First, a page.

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stevemccurrystudios:

“Walkers are ‘practitioners of the city,’ for the city is made to be walked. A city is a language, a repository of possibilities, and walking is the act of speaking that language, of selecting from those possibilities. Just as language limits what can be said, architecture limits where one can walk, but the walker invents other ways to go.” 
― Rebecca SolnitWanderlust: A History of Walking

BEHIND CLOSED DOORS:  

http://lens.blogs.nytimes.com/2014/10/09/behind-closed-doors-abuse-of-domestic-workers/

pulitzercenter:

The city of Kanpur lies on the banks of the Ganges River in northern India. It has become one of the most important cities in India as its leather industry has grown.

First established in the mid-19th century, Kanpur is now the country’s biggest producer of leather products. Its leather is exported across the world, with 95 percent of its output destined for Western markets including those in the US, UK and Germany.

The success comes at great environmental and social cost. Pollution from the tanneries is destroying the ecology of the local Ganges River and scarring residents in the form of life-threatening illnesses.

The city is now notorious for having some of the country’s worst water pollution problems yet the tannery industry continues to discharge waste water laced with toxic chemicals, such as chromium, freely into local waterways.

This water is channeled onto local farmland, poisoning the soil, entering the food chain and accumulating in local ecosystems. At greatest risk are the people who work in the tanneries and farmers who work daily with the toxic and highly acidic water.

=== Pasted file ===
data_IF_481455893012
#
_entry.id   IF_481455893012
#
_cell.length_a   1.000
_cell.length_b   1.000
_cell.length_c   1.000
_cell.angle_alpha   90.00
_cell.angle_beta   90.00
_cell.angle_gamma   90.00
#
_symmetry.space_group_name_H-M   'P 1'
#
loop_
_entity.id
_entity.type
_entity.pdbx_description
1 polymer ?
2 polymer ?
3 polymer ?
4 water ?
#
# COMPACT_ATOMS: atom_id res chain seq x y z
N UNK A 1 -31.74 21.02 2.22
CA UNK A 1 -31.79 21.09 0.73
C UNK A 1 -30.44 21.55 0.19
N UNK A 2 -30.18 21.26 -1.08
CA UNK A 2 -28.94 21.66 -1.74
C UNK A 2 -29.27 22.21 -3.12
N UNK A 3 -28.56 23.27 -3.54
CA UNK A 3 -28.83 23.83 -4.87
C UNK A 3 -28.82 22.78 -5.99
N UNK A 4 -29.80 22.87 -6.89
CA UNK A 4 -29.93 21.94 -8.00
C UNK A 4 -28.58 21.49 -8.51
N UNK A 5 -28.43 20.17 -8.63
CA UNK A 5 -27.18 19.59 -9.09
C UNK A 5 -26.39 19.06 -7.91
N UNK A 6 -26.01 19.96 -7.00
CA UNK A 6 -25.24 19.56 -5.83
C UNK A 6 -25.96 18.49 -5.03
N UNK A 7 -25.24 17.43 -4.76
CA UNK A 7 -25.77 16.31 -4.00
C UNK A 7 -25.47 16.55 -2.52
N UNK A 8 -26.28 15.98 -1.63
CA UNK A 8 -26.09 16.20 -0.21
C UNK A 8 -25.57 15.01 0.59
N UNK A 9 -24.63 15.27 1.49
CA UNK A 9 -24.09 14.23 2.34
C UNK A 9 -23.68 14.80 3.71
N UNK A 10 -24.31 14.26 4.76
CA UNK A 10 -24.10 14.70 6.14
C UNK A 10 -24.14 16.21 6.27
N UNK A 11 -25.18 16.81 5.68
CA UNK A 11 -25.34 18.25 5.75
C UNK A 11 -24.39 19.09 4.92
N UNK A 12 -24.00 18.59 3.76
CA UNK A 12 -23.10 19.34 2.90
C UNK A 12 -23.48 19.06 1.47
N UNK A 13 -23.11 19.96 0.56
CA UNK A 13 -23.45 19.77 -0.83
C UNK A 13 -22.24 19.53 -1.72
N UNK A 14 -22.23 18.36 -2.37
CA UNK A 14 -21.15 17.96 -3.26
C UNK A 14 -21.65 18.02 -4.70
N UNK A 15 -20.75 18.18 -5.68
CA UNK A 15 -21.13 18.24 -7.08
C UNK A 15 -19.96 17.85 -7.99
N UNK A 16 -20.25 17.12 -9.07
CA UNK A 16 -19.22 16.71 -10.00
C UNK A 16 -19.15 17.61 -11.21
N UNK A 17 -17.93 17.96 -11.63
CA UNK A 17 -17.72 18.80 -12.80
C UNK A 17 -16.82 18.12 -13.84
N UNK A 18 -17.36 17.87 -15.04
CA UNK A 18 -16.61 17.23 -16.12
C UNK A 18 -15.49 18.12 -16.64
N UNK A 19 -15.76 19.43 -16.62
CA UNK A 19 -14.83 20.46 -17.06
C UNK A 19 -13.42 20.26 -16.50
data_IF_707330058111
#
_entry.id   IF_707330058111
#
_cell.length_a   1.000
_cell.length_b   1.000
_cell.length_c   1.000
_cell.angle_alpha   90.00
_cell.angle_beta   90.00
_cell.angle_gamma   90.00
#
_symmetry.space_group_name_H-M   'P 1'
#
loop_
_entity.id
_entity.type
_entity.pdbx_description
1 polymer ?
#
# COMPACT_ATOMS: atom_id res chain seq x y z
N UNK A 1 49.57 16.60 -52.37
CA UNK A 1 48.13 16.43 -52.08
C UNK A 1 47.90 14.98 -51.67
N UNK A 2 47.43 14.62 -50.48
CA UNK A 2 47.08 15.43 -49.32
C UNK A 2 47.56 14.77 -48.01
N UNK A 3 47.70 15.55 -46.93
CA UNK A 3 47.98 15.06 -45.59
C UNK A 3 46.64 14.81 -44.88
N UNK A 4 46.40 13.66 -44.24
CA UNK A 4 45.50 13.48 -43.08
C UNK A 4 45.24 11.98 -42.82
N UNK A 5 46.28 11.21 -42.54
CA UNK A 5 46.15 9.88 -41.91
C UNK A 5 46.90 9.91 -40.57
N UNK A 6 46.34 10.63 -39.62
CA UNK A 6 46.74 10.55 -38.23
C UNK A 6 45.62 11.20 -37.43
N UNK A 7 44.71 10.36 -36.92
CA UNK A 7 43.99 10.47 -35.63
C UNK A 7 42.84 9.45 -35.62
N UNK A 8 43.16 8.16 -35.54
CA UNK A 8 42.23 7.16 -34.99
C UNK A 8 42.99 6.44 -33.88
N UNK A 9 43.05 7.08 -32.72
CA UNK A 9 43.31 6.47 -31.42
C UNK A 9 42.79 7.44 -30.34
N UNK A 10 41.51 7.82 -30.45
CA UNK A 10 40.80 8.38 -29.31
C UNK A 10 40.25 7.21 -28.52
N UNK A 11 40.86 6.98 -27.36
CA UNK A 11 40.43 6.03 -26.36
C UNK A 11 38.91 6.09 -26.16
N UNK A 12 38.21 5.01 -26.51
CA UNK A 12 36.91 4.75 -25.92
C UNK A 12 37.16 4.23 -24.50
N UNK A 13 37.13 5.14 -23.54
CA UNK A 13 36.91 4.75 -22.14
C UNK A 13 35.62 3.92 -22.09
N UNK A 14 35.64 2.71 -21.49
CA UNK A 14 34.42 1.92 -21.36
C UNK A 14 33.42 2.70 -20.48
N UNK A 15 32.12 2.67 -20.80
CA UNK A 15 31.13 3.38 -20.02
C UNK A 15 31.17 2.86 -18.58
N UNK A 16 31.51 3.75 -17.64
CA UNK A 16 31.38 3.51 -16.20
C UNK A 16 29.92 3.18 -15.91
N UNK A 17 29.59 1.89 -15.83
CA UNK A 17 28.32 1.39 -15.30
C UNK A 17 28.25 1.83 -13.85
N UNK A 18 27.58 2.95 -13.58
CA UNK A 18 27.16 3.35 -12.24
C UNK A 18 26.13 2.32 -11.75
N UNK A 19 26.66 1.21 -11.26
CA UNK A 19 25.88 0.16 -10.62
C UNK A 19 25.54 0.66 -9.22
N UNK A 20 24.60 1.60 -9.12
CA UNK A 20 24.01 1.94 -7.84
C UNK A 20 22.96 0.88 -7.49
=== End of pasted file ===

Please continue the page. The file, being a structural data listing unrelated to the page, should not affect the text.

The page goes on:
Local residents suffer an array of health troubles, a result of the bioaccumulation of dangerous toxins over decades. Health problems include cancers, mental illness, child development issues and skin diseases.

View Pulitzer Center grantee Sean Gallagher’s full project: Toxic Development: The Cost of Pollution in India

halftheskymovement:

“As we were considered ‘untouchable’, people from other castes usually didn’t touch us – but if we skipped work or made mistakes they beat us, and sometimes even pelted us with stones,” says Uganta Umarwal, a single mother of three who made only 300 rupees (less than $5) a month.Manual cleaning of latrines in India was banned in 1993, but nearly 800,000 toilets are still cleaned by members of the Dalit caste like Umarwal. A new program with the NGO Sulabh International Social Service Organisation hopes to change that by creating new economic opportunities to aid these women.
Read more via The Guardian.

halftheskymovement:

“As we were considered ‘untouchable’, people from other castes usually didn’t touch us – but if we skipped work or made mistakes they beat us, and sometimes even pelted us with stones,” says Uganta Umarwal, a single mother of three who made only 300 rupees (less than $5) a month.

Manual cleaning of latrines in India was banned in 1993, but nearly 800,000 toilets are still cleaned by members of the Dalit caste like Umarwal. A new program with the NGO Sulabh International Social Service Organisation hopes to change that by creating new economic opportunities to aid these women.

Read more via The Guardian.

theimeu:

‪Israel‬'s assault on ‪Gaza‬ over the summer caused extensive damage to water and sewage systems, which were already in critical condition due to the siege and previous Israeli assaults.
Learn more.

theimeu:

Israel‬'s assault on Gaza‬ over the summer caused extensive damage to water and sewage systems, which were already in critical condition due to the siege and previous Israeli assaults.

Learn more.